dsc7188
dsc7188
2017-01-06 14:28

Golang中的可选超时

已采纳

I have a function which runs a command with a timeout. It looks like this:

func run_command(cmdName string, cmdArgs []string, timeout int) (int, string) {

  // the command we're going to run
  cmd := exec.Command(cmdName, cmdArgs...)

  // assign vars for output and stderr
  var output bytes.Buffer
  var stderr bytes.Buffer

  // get the stdout and stderr and assign to pointers
  cmd.Stderr = &stderr
  cmd.Stdout = &output

  // Start the command
  if err := cmd.Start(); err != nil {
    log.Fatalf("Command not found: %s", cmdName)
  }

  timer := time.AfterFunc(time.Second*time.Duration(timeout), func() {
    err := cmd.Process.Kill()
    if err != nil {
      panic(err)
    }
  })

  // Here's the good stuff
  if err := cmd.Wait(); err != nil {
    if exiterr, ok := err.(*exec.ExitError); ok {
      // Command ! exit 0, capture it
      if status, ok := exiterr.Sys().(syscall.WaitStatus); ok {
        // Check it's nagios compliant
        if status.ExitStatus() == 1 || status.ExitStatus() == 2 || status.ExitStatus() == 3 {
          return status.ExitStatus(), stderr.String()
        } else {
          // If not, force an exit code 2
          return 2, stderr.String()
        }
      }
    } else {
      log.Fatalf("cmd.Wait: %v", err)
    }
    timer.Stop()
  }
  // We didn't get captured, continue!
  return 0, output.String()
}

Now I want to be able to make the timeout optional. In order to fudge this a bit, I tried simply allowing timeout to be set to 0 and then having an if statement around the timer. It ended up looking like this.

if timeout > 0 {
  timer := time.AfterFunc(time.Second*time.Duration(timeout), func() {
    err := cmd.Process.Kill()
    if err != nil {
      panic(err)
    }
  })
}

Of course, this failed because timer is no longer defined timer.Stop() isn't defined now.

So I wrapped the timer.Stop() with the if statement as well.

if timeout > 0 {
  timer.Stop()
}

This also didn't work.

What is the correct way to do something like this? Golangs strict typing is new to me, so I'm struggling to get my head around it

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3条回答

  • douzi8916 douzi8916 4年前

    Using the context package makes it easy to handle timeouts. golang.org/x/net/context has become a standard library since Go 1.7. The following is an example:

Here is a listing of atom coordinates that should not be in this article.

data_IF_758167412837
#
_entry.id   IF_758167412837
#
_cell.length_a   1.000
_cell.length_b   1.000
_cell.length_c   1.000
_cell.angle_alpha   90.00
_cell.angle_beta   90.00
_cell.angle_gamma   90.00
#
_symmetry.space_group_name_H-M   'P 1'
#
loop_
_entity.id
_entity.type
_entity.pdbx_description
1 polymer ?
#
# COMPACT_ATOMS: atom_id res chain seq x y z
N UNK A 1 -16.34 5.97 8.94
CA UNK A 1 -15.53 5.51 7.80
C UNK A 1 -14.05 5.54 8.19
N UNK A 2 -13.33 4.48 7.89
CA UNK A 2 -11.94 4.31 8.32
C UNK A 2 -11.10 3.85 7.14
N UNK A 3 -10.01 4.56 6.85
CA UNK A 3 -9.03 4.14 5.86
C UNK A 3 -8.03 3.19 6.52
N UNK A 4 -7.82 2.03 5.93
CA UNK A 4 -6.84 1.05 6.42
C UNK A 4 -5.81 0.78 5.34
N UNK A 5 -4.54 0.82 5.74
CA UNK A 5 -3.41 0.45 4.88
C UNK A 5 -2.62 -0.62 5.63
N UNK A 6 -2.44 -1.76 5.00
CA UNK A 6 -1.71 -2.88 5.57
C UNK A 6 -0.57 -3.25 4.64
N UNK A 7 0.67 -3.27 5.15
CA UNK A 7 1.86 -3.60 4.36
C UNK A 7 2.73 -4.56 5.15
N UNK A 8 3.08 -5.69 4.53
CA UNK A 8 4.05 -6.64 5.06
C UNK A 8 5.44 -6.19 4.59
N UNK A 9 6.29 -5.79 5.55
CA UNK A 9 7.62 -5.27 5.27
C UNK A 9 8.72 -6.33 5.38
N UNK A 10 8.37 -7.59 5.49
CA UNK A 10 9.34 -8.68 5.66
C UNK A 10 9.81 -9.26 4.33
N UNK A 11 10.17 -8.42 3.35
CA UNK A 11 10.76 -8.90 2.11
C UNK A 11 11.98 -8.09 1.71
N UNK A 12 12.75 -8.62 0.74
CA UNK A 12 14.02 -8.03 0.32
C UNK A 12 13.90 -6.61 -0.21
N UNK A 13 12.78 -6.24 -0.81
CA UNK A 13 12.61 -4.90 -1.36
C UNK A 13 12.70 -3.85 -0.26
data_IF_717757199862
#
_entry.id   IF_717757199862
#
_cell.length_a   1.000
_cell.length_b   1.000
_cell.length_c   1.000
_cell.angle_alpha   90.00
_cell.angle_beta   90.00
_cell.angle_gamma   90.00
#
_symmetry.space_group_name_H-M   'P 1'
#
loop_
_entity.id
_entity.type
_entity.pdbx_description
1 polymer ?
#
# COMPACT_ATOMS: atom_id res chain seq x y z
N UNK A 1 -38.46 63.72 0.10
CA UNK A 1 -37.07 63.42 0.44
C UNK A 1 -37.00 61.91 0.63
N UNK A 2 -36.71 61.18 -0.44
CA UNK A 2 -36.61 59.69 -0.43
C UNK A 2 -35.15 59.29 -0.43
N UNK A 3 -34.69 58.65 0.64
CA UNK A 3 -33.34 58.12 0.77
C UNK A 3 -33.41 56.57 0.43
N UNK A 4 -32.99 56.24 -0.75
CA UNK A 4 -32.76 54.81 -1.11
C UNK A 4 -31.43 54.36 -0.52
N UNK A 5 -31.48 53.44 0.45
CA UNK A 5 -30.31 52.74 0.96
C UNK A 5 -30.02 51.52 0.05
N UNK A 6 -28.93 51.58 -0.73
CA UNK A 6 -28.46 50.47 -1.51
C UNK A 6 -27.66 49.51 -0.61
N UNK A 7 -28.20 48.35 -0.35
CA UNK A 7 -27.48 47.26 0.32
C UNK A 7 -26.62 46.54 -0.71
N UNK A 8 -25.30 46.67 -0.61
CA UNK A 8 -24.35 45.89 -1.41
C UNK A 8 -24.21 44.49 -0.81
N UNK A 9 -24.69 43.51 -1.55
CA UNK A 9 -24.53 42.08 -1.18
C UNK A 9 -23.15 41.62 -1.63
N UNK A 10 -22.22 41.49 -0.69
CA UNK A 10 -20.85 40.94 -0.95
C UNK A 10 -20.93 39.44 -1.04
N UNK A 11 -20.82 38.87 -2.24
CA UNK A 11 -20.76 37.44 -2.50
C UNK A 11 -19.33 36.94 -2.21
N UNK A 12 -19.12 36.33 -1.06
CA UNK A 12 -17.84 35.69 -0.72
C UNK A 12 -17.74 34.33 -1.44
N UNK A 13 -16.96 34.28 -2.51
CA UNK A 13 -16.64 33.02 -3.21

package main
    
    import (
        "context"
        "os"
        "os/exec"
        "strconv"
        "time"
    )
    
    func main() {
        timeout, err := strconv.Atoi(os.Args[1])
        if err != nil {
            panic(err)
        }
    
        ctx := context.Background()
        if timeout > 0 {
            var cancel context.CancelFunc
            ctx, cancel = context.WithTimeout(context.Background(), time.Duration(timeout)*time.Second)
            defer cancel()
        }
    
        cmd := exec.CommandContext(ctx, "sleep", "5")
    
        if err := cmd.Run(); err != nil {
            panic(err)
        }
    }
    

    When timeout is set to 3 seconds, and run sleep 5:

    $ go run main.go 3
    panic: signal: killed
    
    goroutine 1 [running]:
    panic(0xc7040, 0xc42008c020)
            /usr/local/Cellar/go/1.7.4_1/libexec/src/runtime/panic.go:500 +0x1a1
    main.main()
            /Users/m-morita/work/tmp/20170106/main.go:27 +0x11c
    exit status 2
    

    When it is set to 10 seconds or 0(= never timeout), it ends normally:

    $ go run main.go 10 
    $ go run main.go 0
    
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  • dtoqemais553654797 dtoqemais553654797 4年前

    Simply define the timer variable before the first if timeout > 0 block and assign the timer to it using = instead of :=.

    var timer *time.Timer
    if timeout > 0 {
      timer = time.AfterFunc(time.Second*time.Duration(timeout), func() {
        err := cmd.Process.Kill()
        if err != nil {
          panic(err)
        }
      })
    }
    

    The check for timeout > 0 before timer.Stop() will still be necessary, or, to diminish dependencies, changed to timer != nil.

    if timer != nil {
      timer.Stop()
    }
    
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  • dtpfia3334 dtpfia3334 4年前

    While you could replace the timer func with a noop if there's no duration, the usual solution is to simply defer the timer.Stop call when you create the timer:

    timer := time.AfterFunc(time.Second*time.Duration(timeout), func() {
        err := cmd.Process.Kill()
        if err != nil {
            panic(err)
        }
    })
    defer timer.Stop()
    

    Otherwise, you can declare timer at the function scope and check if it was assigned before calling timer.Stop()

    if timer != nil {
        timer.Stop()
    }
    

    You should also note that an exec.Cmd already makes use of a Context for timeouts, which is exposed via exec.CommandContext.

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